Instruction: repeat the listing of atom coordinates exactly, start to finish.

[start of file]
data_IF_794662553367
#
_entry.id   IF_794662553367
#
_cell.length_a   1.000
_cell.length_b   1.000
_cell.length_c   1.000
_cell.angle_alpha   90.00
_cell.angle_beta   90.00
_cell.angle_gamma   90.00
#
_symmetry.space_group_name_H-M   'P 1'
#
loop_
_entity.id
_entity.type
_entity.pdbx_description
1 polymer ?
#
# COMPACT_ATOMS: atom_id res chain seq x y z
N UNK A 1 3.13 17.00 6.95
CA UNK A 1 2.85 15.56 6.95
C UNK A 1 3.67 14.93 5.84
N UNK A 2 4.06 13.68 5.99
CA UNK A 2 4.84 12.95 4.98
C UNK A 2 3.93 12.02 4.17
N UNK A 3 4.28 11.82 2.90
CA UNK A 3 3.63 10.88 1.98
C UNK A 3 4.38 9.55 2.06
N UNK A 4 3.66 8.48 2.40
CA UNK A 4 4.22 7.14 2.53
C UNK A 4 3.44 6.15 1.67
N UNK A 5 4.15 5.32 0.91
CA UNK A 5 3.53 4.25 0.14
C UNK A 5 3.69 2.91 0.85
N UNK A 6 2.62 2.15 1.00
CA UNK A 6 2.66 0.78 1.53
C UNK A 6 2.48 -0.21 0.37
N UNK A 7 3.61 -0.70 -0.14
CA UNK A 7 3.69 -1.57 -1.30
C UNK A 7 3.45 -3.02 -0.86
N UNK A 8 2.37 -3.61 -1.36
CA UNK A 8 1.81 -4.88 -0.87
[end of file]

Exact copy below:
data_IF_794662553367
#
_entry.id   IF_794662553367
#
_cell.length_a   1.000
_cell.length_b   1.000
_cell.length_c   1.000
_cell.angle_alpha   90.00
_cell.angle_beta   90.00
_cell.angle_gamma   90.00
#
_symmetry.space_group_name_H-M   'P 1'
#
loop_
_entity.id
_entity.type
_entity.pdbx_description
1 polymer ?
#
# COMPACT_ATOMS: atom_id res chain seq x y z
N UNK A 1 3.13 17.00 6.95
CA UNK A 1 2.85 15.56 6.95
C UNK A 1 3.67 14.93 5.84
N UNK A 2 4.06 13.68 5.99
CA UNK A 2 4.84 12.95 4.98
C UNK A 2 3.93 12.02 4.17
N UNK A 3 4.28 11.82 2.90
CA UNK A 3 3.63 10.88 1.98
C UNK A 3 4.38 9.55 2.06
N UNK A 4 3.66 8.48 2.40
CA UNK A 4 4.22 7.14 2.53
C UNK A 4 3.44 6.15 1.67
N UNK A 5 4.15 5.32 0.91
CA UNK A 5 3.53 4.25 0.14
C UNK A 5 3.69 2.91 0.85
N UNK A 6 2.62 2.15 1.00
CA UNK A 6 2.66 0.78 1.53
C UNK A 6 2.48 -0.21 0.37
N UNK A 7 3.61 -0.70 -0.14
CA UNK A 7 3.69 -1.57 -1.30
C UNK A 7 3.45 -3.02 -0.86
N UNK A 8 2.37 -3.61 -1.36
CA UNK A 8 1.81 -4.88 -0.87